Healthy bed-tax revenue could deliver more good.

One bright spot on the local economic front has been in rising sales-tax income.

And the transient guest tax also known as the bed tax has been particularly good to Finney County.

The tax rate paid by motel patrons was raised by the Finney County Commission from 4 to 6 percent in 2010, and as a result dollars collected ballooned from some $341,000 in 2010 to $646,000 in 2011, and even higher in 2012.

Dollars from the bed tax help promote community events through marketing and related endeavors. But considering the amount of tax revenue involved, there's understandable interest in getting even more bang for those bucks.

Representatives of the Finney County Economic Development Corp. recently asked the board of the Finney County Convention and Visitors Bureau to consider devoting a portion of the bed-tax revenue to economic development efforts.

Garden City lures many visitors because of businesses, and other non-tourism reasons such as education. Local ammonia refrigeration training programs, for example, bring a steady stream of visitors and accomplish the CVB goal of "putting heads in beds."

New business and industry enticed by economic development incentives could build on that good fortune.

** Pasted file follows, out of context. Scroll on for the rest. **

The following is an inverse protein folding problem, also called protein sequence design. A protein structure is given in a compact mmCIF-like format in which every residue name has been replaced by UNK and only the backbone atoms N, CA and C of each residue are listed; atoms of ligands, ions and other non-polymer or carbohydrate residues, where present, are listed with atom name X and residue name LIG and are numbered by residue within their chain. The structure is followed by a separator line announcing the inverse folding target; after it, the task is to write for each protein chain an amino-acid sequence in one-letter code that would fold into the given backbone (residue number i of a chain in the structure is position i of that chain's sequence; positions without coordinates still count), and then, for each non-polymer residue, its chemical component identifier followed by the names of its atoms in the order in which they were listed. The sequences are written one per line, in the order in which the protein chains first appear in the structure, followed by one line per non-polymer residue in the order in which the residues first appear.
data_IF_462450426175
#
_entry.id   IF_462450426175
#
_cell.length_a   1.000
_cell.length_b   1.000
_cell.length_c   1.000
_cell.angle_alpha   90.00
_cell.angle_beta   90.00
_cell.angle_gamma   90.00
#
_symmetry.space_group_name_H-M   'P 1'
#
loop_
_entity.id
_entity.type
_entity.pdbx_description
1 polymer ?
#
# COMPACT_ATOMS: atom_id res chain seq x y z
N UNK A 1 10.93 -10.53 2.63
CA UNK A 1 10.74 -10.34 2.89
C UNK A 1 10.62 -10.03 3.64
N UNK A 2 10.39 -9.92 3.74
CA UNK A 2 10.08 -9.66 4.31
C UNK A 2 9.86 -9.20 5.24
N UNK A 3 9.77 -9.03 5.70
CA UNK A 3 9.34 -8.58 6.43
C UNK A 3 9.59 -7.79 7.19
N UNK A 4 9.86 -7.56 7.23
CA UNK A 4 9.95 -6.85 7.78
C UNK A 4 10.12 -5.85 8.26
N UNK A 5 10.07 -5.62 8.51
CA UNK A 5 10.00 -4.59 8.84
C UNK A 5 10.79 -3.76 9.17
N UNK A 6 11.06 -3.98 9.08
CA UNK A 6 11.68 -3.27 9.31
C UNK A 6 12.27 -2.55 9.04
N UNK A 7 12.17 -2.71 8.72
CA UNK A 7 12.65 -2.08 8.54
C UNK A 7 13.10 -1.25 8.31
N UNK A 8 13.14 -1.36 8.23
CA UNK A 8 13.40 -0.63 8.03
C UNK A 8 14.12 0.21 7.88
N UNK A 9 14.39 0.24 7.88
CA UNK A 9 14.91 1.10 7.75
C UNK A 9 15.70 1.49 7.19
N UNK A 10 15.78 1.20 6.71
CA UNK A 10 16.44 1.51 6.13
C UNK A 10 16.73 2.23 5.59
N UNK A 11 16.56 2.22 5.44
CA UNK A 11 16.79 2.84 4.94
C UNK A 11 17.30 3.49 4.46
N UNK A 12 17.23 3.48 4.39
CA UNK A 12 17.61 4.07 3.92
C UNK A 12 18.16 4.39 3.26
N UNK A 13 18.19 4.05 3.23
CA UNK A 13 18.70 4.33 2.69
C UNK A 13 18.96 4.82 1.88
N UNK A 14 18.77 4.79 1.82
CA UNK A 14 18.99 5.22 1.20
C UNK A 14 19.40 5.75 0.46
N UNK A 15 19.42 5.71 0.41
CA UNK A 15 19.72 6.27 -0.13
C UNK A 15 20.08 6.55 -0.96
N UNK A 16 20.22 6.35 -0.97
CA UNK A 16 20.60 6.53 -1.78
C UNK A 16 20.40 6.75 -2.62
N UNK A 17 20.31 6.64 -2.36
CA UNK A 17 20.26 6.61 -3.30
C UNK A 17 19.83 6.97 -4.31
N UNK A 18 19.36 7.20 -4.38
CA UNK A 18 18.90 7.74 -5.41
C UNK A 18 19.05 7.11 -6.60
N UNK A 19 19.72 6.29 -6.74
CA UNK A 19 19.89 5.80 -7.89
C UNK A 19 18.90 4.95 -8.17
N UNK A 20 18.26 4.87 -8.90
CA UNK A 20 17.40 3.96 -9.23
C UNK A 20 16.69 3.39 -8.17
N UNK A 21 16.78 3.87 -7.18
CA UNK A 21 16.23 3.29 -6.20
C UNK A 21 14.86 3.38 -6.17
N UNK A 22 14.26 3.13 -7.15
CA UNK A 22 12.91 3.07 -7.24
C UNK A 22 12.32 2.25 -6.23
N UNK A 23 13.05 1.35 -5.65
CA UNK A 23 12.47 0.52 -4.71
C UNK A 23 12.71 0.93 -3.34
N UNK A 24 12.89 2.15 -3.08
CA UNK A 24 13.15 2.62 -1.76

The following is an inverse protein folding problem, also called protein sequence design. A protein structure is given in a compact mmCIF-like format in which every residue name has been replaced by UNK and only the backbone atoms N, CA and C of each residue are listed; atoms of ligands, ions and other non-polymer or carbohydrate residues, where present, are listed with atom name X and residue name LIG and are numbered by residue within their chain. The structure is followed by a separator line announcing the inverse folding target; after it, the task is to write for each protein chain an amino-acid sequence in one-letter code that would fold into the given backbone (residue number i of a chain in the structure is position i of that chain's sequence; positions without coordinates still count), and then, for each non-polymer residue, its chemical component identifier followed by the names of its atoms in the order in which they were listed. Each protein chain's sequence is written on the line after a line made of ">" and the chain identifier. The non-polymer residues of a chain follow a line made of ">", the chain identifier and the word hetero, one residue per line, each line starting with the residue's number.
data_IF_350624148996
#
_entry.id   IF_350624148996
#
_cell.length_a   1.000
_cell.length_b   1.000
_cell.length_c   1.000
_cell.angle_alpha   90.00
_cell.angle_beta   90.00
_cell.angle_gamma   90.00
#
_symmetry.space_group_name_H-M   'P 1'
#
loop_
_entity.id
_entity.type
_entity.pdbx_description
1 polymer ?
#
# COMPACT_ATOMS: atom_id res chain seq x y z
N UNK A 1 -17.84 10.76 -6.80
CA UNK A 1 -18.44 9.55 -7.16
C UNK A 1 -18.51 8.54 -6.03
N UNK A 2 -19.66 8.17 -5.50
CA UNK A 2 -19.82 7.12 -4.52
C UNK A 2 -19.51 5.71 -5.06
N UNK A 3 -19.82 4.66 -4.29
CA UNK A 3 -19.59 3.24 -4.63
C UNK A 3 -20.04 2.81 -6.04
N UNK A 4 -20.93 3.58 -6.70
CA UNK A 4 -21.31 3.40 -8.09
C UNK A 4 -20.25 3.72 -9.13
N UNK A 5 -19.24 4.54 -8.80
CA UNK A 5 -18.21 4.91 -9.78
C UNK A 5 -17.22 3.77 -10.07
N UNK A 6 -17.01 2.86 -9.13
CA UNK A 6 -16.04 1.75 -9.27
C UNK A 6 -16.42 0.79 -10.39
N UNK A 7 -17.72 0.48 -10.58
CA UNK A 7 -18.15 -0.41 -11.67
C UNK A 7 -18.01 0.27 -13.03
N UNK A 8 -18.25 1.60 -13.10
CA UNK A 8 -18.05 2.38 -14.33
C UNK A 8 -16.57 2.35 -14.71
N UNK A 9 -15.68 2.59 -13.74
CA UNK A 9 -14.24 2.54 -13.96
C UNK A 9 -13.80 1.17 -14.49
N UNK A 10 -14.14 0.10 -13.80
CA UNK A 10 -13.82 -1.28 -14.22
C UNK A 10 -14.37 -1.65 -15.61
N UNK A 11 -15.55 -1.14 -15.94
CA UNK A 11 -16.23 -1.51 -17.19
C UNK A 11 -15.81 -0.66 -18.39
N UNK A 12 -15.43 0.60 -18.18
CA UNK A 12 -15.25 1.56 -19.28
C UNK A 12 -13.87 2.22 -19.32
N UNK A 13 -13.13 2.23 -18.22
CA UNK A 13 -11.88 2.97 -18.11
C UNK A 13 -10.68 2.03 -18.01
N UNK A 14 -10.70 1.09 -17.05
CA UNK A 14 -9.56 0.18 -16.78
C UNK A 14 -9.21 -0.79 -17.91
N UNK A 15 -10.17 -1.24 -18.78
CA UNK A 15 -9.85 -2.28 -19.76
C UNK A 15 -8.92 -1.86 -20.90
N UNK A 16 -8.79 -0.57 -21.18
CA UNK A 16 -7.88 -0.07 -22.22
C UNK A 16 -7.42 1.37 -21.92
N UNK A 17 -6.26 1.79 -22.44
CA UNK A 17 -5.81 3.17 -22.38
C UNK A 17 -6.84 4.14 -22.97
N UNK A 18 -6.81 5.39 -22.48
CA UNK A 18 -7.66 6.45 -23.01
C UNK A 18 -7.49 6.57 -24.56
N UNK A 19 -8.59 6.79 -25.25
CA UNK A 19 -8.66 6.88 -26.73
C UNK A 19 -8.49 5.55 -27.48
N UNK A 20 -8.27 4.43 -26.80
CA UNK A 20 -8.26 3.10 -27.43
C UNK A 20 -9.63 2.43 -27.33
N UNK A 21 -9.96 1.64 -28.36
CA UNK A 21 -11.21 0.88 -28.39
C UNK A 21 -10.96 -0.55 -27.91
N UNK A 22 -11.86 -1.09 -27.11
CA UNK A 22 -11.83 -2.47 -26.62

That's not to say the many outstanding, local attractions and events don't draw visitors. They do. But knowing so many people also come here to conduct business, it only makes sense to consider the potential of using bed-tax dollars to grow the business community and local tax base.

Along with creating higher-paying jobs the community needs, new business and industry would spur more motel activity and tax revenue something all involved should want.

Ideally, bed-tax income generated year after year would help the CVB operate effectively and also fund various economic development initiatives. To that end, both organizations should reveal specifics on how those tax dollars would be spent if shared.

The notion of expanded use of the tax receipts as a way to fuel growth has merit. It's an innovative proposal that warrants serious consideration from both the CVB and County Commission, which in the end has an obligation to see all tax revenue used to its full potential.